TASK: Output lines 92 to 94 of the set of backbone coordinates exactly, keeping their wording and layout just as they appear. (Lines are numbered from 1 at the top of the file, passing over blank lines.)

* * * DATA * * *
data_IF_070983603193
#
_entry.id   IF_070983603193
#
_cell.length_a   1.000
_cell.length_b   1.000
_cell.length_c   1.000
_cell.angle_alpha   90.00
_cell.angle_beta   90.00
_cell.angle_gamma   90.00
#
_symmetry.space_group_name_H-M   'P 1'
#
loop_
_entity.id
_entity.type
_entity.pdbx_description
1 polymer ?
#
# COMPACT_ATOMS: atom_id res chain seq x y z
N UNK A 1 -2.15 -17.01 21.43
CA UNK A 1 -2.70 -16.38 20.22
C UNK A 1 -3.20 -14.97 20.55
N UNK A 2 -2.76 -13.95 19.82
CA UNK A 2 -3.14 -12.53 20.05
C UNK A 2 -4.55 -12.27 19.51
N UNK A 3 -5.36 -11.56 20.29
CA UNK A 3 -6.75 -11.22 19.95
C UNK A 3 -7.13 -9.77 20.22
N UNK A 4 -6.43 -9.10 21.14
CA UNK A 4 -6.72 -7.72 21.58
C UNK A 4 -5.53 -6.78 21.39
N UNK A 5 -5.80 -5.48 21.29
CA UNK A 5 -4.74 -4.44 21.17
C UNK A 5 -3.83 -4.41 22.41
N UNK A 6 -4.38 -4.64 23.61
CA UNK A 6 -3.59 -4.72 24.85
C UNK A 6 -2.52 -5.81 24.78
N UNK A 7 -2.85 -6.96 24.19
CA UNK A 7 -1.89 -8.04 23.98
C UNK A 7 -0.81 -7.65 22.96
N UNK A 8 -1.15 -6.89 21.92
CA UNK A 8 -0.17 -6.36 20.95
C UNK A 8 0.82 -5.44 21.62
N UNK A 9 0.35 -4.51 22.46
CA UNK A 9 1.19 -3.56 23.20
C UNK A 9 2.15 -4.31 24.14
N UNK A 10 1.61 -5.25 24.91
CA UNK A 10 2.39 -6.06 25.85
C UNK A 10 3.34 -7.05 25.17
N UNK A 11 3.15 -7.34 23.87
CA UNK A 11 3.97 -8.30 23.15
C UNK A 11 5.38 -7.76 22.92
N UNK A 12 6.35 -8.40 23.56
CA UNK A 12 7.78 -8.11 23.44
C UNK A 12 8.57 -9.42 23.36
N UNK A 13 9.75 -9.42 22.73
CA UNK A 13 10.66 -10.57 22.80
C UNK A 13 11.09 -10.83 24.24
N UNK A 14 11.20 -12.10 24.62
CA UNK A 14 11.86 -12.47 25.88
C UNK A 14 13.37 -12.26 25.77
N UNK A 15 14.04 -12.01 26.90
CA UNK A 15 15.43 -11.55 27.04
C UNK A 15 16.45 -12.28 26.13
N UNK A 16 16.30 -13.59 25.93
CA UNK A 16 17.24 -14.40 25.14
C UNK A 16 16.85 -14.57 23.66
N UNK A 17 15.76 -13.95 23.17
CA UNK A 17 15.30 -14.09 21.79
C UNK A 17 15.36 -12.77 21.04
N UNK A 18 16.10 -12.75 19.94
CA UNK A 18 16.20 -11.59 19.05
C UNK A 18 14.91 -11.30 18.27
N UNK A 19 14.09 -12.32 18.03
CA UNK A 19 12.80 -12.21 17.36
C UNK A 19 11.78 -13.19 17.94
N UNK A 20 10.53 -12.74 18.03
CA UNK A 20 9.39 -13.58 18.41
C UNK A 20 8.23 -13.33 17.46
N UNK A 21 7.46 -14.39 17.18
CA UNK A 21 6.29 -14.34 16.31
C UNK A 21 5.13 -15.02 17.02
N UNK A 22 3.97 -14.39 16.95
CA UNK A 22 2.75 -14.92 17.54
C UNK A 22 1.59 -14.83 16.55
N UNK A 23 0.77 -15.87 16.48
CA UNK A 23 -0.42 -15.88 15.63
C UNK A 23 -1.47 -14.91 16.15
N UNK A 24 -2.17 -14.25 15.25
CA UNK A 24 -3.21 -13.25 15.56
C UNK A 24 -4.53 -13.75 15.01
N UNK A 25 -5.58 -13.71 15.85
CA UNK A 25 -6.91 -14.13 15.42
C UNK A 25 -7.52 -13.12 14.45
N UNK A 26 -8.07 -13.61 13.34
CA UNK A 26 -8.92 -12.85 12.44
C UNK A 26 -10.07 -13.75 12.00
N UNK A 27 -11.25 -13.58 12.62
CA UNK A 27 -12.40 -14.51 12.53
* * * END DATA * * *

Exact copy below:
C UNK A 24 -4.53 -13.75 15.01
N UNK A 25 -5.58 -13.71 15.85
CA UNK A 25 -6.91 -14.13 15.42